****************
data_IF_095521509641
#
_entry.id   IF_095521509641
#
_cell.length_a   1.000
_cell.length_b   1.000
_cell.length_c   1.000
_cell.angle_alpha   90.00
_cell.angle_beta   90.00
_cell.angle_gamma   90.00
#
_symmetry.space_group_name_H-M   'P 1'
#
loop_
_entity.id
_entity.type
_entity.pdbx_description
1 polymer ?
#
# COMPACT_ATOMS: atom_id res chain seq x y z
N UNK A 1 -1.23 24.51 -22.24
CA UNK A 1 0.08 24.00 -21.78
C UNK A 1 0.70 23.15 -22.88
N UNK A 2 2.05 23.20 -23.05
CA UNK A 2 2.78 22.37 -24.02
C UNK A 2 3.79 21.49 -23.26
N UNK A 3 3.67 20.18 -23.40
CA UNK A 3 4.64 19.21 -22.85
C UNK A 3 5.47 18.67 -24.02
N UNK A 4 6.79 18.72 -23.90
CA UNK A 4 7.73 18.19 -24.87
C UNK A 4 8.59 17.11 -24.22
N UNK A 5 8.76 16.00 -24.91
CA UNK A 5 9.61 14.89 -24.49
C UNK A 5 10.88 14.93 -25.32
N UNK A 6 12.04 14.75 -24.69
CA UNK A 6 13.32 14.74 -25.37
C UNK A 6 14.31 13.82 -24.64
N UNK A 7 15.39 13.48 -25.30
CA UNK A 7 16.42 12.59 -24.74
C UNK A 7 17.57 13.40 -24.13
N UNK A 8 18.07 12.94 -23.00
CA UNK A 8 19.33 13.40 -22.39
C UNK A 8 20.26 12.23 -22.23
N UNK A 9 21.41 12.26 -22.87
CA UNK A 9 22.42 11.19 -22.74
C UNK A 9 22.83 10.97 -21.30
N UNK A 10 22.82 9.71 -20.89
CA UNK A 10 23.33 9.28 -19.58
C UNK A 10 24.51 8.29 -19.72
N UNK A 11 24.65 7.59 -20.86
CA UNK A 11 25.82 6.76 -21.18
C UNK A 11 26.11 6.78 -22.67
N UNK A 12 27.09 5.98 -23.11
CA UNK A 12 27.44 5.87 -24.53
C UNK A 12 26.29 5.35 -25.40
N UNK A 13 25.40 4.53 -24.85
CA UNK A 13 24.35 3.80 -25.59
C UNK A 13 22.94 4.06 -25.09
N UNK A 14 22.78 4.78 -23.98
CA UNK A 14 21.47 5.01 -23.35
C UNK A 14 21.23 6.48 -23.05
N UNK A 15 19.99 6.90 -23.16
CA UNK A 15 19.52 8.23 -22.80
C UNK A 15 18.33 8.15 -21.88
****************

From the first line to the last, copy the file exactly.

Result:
data_IF_095521509641
#
_entry.id   IF_095521509641
#
_cell.length_a   1.000
_cell.length_b   1.000
_cell.length_c   1.000
_cell.angle_alpha   90.00
_cell.angle_beta   90.00
_cell.angle_gamma   90.00
#
_symmetry.space_group_name_H-M   'P 1'
#
loop_
_entity.id
_entity.type
_entity.pdbx_description
1 polymer ?
#
# COMPACT_ATOMS: atom_id res chain seq x y z
N UNK A 1 -1.23 24.51 -22.24
CA UNK A 1 0.08 24.00 -21.78
C UNK A 1 0.70 23.15 -22.88
N UNK A 2 2.05 23.20 -23.05
CA UNK A 2 2.78 22.37 -24.02
C UNK A 2 3.79 21.49 -23.26
N UNK A 3 3.67 20.18 -23.40
CA UNK A 3 4.64 19.21 -22.85
C UNK A 3 5.47 18.67 -24.02
N UNK A 4 6.79 18.72 -23.90
CA UNK A 4 7.73 18.19 -24.87
C UNK A 4 8.59 17.11 -24.22
N UNK A 5 8.76 16.00 -24.91
CA UNK A 5 9.61 14.89 -24.49
C UNK A 5 10.88 14.93 -25.32
N UNK A 6 12.04 14.75 -24.69
CA UNK A 6 13.32 14.74 -25.37
C UNK A 6 14.31 13.82 -24.64
N UNK A 7 15.39 13.48 -25.30
CA UNK A 7 16.42 12.59 -24.74
C UNK A 7 17.57 13.40 -24.13
N UNK A 8 18.07 12.94 -23.00
CA UNK A 8 19.33 13.40 -22.39
C UNK A 8 20.26 12.23 -22.23
N UNK A 9 21.41 12.26 -22.87
CA UNK A 9 22.42 11.19 -22.74
C UNK A 9 22.83 10.97 -21.30
N UNK A 10 22.82 9.71 -20.89
CA UNK A 10 23.33 9.28 -19.58
C UNK A 10 24.51 8.29 -19.72
N UNK A 11 24.65 7.59 -20.86
CA UNK A 11 25.82 6.76 -21.18
C UNK A 11 26.11 6.78 -22.67
N UNK A 12 27.09 5.98 -23.11
CA UNK A 12 27.44 5.87 -24.53
C UNK A 12 26.29 5.35 -25.40
N UNK A 13 25.40 4.53 -24.85
CA UNK A 13 24.35 3.80 -25.59
C UNK A 13 22.94 4.06 -25.09
N UNK A 14 22.78 4.78 -23.98
CA UNK A 14 21.47 5.01 -23.35
C UNK A 14 21.23 6.48 -23.05
N UNK A 15 19.99 6.90 -23.16
CA UNK A 15 19.52 8.23 -22.80
C UNK A 15 18.33 8.15 -21.88